Humidity is perhaps the most underrated growth factor. We use relative humidity RL as a unit to measure this and to make adjustments. A dry air will accelerate the evaporation of the moisture from the leaf and a very moist air will delay this. A plant must always evaporate some water so that there is room in the plant for new water from the medium in which new nutrients are dissolved.
The plant is like a pump that works on solar energy. However, if the RL is too low, the plant will evaporate more than it can absorb and the plant will experience a growth disorder and may eventually dry out. If the humidity is extremely high, the plant will eventually grow little.A balance in this is therefore very important. Small cuttings still have very little root and therefore cannot absorb much water. To make a cutting the hardest in the first 3 weeks you have to have an RL of about 80%. After that, up to and including approximately the 6th week, the optimum RL is 60%. In the 7th week and later we bring the RL down again but not lower than 40%. Below 40% the evaporation goes very fast, making it very difficult for the plant to get new moisture into the plant in time. The plant will close the stomata as a result of which the growth and flowering will stop. And downtime is always at the expense of the proceeds.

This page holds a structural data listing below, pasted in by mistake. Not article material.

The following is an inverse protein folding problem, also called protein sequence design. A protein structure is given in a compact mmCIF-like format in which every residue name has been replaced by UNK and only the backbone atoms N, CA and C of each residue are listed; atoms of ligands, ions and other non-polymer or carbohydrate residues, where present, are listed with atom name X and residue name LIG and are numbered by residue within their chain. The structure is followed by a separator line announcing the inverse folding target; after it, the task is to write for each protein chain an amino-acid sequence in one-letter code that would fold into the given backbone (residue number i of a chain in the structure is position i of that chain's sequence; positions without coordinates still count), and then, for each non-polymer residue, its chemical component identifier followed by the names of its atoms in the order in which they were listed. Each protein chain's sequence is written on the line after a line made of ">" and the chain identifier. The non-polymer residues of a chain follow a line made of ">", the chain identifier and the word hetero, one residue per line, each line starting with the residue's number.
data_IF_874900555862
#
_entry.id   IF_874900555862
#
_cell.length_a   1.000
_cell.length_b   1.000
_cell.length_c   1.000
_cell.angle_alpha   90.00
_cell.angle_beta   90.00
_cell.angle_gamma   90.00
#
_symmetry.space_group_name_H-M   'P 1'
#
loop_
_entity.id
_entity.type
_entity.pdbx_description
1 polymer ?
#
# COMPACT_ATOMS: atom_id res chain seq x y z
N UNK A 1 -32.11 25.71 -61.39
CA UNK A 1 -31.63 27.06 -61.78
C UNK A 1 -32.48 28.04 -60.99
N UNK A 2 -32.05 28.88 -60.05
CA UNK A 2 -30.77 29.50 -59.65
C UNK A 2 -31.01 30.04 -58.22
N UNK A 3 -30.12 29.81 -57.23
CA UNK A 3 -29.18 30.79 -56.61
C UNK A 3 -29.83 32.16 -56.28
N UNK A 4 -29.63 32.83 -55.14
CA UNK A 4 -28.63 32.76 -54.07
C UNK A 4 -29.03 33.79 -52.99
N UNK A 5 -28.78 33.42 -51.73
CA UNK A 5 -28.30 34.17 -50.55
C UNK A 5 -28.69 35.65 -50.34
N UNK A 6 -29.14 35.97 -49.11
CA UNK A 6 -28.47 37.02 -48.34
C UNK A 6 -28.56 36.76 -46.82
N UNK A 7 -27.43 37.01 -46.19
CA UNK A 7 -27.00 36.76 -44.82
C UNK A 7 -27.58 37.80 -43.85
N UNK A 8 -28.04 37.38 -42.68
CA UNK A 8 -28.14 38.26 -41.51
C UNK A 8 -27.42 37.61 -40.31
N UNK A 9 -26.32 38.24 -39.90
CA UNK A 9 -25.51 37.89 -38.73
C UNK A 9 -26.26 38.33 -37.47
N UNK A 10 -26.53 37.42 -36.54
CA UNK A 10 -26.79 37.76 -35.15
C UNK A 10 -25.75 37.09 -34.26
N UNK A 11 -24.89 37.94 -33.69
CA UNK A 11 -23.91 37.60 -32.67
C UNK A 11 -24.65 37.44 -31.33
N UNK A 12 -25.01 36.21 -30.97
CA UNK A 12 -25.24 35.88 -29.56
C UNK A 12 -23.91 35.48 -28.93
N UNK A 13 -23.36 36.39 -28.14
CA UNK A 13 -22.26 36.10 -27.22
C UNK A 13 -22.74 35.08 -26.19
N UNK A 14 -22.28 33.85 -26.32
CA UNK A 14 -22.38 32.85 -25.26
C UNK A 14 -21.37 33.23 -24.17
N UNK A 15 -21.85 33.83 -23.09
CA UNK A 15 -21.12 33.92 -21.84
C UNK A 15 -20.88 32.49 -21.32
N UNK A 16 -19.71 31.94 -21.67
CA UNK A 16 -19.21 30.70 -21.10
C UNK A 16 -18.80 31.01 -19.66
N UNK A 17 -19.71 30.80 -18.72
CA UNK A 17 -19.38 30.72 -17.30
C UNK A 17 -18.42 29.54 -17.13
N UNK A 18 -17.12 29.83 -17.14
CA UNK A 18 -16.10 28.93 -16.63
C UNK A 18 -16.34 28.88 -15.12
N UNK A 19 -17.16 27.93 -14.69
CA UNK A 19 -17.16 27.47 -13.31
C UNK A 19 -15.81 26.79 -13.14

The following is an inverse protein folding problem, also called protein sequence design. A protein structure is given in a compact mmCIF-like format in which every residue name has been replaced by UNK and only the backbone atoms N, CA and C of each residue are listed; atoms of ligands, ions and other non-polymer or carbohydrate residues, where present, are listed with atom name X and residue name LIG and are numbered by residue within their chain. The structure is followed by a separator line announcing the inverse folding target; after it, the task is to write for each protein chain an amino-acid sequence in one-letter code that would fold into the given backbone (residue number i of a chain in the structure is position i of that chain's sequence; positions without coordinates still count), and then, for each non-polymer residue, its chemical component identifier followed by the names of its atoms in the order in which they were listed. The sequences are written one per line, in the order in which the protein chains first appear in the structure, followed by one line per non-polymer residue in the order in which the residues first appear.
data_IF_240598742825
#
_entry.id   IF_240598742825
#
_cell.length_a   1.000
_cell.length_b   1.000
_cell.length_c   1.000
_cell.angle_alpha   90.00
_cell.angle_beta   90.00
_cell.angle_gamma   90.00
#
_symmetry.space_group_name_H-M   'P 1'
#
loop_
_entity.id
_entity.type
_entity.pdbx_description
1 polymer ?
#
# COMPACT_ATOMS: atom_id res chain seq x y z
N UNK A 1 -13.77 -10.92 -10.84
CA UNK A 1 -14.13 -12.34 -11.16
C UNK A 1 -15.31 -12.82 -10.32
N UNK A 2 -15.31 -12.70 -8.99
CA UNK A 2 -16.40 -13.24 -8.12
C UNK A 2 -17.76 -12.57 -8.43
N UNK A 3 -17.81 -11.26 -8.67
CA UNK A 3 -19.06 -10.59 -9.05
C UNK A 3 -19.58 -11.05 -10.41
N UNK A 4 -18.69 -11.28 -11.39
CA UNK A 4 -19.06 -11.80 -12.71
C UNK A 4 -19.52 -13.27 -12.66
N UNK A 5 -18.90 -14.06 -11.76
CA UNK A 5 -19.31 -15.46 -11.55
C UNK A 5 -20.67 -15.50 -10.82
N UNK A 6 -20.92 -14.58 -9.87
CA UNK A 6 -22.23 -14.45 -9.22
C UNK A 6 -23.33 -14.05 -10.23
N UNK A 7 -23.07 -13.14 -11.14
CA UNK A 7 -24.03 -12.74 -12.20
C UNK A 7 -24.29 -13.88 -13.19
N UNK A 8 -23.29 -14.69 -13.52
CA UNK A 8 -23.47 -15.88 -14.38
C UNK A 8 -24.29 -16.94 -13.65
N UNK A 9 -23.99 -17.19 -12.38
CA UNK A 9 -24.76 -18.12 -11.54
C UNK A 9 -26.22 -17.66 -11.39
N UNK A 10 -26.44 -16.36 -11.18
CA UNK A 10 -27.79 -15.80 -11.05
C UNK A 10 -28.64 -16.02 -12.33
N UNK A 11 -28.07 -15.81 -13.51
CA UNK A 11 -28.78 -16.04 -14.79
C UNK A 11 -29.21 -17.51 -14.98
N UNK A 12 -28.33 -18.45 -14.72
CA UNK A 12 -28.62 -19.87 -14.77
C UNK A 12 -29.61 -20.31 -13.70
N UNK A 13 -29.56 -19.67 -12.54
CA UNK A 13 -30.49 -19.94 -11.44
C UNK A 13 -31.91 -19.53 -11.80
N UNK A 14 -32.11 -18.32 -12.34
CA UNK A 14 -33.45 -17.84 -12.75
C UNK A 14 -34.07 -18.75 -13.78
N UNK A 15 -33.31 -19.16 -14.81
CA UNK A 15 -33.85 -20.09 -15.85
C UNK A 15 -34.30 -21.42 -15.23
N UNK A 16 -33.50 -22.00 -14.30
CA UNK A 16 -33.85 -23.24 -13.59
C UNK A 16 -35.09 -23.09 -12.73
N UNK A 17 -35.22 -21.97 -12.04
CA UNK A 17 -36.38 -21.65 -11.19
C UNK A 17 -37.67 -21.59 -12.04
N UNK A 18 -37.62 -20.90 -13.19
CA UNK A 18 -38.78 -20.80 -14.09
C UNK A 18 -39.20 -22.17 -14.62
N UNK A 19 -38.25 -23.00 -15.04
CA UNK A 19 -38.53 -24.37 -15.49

The humidity temperature is also important. There are systems that can easily blow cold water into the air. However, this cold moisture will naturally also slow down growth. It is best to use lukewarm water. Hobby growers who do not have a humidifier at their disposal can best spray the leaves regularly during the first 6 weeks.